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Clin Pediatr (Phila). 1985 Dec;24(12):707-10.

Iron fortification of infant foods. A decade of change.


A survey of iron-fortified commercial foods commonly marketed for consumption by infants was conducted in 1972 and again in 1982. Positive changes had occurred in infant formulas and cereals during that decade, in availability of fortifying iron, level of fortification, and label information. Miscellaneous iron-containing products, cookies, and crackers were unreliable sources of dietary iron in both 1972 and 1982. Availability of fortifying iron in regular cereals had improved by 1982, though 10 percent lacked the label information. Fortified infant formulas and cereals contribute iron of high bioavailability to the typical infant diet in amounts equal to the USRDA. Food manufacturers need to continue to apply knowledge gained through research to sustain the lessened but still highly prevalent incidence of anemia in 1-2-year old children.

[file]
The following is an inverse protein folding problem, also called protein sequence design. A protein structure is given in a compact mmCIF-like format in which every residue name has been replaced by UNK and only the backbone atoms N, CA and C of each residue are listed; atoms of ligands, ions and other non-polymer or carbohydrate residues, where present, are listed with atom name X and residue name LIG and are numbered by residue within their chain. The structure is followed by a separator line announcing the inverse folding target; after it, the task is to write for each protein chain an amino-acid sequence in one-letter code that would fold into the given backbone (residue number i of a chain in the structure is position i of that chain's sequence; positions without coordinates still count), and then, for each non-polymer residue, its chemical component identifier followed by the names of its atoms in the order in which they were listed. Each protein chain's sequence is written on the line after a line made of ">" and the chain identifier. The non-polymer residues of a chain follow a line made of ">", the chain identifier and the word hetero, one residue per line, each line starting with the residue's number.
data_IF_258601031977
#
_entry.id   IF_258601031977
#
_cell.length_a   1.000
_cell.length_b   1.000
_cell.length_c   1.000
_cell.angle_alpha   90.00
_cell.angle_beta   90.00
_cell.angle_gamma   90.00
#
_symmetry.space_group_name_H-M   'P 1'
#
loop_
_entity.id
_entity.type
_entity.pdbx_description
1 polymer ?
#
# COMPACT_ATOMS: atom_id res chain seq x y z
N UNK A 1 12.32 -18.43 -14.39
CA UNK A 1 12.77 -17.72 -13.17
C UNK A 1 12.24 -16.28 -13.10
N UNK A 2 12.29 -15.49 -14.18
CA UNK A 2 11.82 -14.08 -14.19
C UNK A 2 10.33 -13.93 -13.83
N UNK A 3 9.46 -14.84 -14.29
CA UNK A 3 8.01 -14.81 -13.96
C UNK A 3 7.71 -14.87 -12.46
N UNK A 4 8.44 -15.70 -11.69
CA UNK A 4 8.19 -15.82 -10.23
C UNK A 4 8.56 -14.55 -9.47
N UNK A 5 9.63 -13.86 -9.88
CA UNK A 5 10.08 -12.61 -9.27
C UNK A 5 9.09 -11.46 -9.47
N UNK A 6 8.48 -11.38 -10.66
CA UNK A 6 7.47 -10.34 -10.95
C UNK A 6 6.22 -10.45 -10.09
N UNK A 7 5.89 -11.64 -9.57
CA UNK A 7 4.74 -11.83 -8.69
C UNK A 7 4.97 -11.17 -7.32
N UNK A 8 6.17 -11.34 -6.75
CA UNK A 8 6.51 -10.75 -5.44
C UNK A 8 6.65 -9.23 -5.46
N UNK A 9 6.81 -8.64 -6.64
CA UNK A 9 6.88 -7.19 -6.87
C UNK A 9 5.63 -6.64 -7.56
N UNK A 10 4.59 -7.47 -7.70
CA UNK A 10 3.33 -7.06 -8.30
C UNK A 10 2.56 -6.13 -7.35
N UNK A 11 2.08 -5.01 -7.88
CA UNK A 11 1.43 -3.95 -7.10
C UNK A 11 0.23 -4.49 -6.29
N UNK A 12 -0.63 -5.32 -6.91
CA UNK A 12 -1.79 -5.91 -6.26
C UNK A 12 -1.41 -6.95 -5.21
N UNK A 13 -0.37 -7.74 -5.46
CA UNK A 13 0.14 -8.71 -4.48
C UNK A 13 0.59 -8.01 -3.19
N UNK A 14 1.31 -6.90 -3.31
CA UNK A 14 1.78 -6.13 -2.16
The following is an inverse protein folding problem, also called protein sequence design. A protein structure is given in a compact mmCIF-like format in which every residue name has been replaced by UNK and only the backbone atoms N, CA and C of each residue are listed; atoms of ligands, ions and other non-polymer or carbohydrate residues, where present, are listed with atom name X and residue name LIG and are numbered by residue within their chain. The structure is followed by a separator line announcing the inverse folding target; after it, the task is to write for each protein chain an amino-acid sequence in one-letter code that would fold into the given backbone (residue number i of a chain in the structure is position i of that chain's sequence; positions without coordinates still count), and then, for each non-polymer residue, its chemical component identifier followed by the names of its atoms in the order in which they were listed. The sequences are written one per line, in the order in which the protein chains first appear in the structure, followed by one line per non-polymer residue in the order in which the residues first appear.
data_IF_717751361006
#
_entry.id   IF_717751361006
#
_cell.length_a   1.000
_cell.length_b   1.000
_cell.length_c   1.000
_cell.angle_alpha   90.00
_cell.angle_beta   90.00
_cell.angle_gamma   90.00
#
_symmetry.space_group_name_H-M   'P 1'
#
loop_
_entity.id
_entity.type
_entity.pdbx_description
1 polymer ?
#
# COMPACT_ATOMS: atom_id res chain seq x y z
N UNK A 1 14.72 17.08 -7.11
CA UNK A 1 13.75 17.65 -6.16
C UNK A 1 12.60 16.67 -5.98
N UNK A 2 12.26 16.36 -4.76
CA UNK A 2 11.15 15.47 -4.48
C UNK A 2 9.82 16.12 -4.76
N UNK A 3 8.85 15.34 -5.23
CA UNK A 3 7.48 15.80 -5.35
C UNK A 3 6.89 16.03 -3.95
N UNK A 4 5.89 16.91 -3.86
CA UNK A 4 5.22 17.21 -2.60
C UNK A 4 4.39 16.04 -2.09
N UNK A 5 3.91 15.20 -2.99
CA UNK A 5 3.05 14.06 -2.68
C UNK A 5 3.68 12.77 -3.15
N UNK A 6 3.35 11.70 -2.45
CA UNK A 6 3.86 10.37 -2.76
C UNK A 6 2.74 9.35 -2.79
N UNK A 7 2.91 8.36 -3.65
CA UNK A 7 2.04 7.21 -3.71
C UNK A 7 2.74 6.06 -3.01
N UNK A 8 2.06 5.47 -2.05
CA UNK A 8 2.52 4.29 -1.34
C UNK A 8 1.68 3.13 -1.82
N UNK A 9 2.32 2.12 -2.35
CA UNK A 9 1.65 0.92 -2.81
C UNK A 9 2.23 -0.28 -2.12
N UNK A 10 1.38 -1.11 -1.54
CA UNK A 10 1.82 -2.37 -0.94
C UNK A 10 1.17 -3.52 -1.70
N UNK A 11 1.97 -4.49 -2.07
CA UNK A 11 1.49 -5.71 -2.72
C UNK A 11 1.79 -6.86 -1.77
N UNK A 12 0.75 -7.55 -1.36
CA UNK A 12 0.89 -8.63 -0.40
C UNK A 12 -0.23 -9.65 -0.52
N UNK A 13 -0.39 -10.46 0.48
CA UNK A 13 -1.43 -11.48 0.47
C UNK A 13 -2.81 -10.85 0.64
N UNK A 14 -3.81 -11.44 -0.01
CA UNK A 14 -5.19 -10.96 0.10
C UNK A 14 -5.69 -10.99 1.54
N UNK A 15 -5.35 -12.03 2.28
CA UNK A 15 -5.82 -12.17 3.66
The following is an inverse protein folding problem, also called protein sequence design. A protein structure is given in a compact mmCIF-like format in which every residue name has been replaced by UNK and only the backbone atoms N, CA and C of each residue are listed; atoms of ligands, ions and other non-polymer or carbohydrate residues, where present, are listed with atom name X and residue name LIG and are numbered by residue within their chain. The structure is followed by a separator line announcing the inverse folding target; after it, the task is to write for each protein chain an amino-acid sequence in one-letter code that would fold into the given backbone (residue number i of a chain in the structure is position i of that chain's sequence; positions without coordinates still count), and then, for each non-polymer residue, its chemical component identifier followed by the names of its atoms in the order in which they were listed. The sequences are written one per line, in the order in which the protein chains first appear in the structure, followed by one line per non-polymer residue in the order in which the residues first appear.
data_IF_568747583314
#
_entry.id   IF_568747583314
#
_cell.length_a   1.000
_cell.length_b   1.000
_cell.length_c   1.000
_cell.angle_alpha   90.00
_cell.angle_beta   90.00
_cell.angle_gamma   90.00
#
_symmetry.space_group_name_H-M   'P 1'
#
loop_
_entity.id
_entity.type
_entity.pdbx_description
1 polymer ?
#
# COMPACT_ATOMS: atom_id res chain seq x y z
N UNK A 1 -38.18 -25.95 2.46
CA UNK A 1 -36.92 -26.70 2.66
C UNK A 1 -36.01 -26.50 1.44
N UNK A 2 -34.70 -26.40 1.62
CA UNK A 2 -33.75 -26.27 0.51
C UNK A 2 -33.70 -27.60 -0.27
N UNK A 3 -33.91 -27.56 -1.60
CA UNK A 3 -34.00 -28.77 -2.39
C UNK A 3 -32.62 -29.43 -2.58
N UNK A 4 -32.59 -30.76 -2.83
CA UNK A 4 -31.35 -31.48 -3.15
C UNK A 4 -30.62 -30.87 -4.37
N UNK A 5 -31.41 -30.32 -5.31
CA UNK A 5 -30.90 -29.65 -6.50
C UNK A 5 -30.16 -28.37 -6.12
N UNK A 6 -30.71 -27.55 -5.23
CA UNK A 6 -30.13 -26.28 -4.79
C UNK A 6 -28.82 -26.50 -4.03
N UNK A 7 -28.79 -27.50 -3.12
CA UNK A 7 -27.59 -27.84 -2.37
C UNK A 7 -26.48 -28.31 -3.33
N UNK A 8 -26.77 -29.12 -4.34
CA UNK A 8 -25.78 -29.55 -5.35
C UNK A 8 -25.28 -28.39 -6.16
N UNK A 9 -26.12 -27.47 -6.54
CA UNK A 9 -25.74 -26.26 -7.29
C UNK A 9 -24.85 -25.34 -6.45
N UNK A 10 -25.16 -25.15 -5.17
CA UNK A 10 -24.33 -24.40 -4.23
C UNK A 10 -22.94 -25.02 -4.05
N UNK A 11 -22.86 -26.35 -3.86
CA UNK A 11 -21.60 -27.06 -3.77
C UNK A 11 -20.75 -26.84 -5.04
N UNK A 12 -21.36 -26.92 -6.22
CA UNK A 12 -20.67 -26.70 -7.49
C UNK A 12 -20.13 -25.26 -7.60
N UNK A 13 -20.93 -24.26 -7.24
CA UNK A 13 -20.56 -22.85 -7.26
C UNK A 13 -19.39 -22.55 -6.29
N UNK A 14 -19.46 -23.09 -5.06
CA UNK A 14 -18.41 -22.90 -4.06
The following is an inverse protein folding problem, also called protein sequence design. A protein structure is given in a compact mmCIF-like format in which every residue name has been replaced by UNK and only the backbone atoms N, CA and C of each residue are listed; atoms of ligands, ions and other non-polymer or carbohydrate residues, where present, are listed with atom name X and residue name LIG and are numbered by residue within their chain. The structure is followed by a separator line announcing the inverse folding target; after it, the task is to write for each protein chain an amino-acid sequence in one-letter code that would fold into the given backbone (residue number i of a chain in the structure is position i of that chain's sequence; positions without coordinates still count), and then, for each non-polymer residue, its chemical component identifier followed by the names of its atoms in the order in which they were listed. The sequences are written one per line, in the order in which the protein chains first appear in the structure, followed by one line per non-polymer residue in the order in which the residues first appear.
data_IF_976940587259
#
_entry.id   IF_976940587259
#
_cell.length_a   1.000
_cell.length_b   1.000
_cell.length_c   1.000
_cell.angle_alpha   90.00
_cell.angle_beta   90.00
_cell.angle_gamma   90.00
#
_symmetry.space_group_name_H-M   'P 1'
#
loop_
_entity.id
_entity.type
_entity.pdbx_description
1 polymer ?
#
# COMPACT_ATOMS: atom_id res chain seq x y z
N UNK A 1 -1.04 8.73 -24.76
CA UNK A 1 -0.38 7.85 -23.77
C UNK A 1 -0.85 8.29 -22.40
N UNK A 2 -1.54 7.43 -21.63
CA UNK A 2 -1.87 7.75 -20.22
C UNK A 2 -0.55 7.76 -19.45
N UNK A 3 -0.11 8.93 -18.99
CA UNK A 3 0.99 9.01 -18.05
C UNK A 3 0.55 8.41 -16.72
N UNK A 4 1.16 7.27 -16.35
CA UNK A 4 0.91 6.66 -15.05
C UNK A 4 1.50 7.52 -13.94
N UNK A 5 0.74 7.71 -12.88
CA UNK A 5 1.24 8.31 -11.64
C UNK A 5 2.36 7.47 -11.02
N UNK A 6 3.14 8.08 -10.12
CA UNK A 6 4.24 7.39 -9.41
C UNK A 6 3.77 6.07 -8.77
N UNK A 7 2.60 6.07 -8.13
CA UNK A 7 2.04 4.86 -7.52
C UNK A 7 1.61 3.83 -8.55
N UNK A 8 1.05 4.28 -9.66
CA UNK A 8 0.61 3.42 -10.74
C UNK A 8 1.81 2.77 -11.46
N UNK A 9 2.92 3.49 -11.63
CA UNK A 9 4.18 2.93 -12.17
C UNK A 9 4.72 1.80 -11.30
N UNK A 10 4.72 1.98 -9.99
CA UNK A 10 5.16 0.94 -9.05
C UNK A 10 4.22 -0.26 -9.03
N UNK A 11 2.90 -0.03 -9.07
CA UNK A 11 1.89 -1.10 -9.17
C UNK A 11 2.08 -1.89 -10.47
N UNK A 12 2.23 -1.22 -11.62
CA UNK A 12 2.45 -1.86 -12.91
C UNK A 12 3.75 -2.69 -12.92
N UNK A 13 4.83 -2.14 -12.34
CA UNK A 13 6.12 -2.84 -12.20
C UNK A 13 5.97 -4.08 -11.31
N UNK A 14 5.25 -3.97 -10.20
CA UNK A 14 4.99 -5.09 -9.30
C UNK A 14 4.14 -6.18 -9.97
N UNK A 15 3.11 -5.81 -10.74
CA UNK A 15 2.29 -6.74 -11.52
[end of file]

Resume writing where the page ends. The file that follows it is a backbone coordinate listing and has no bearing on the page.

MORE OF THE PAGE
[Indexed for MEDLINE]

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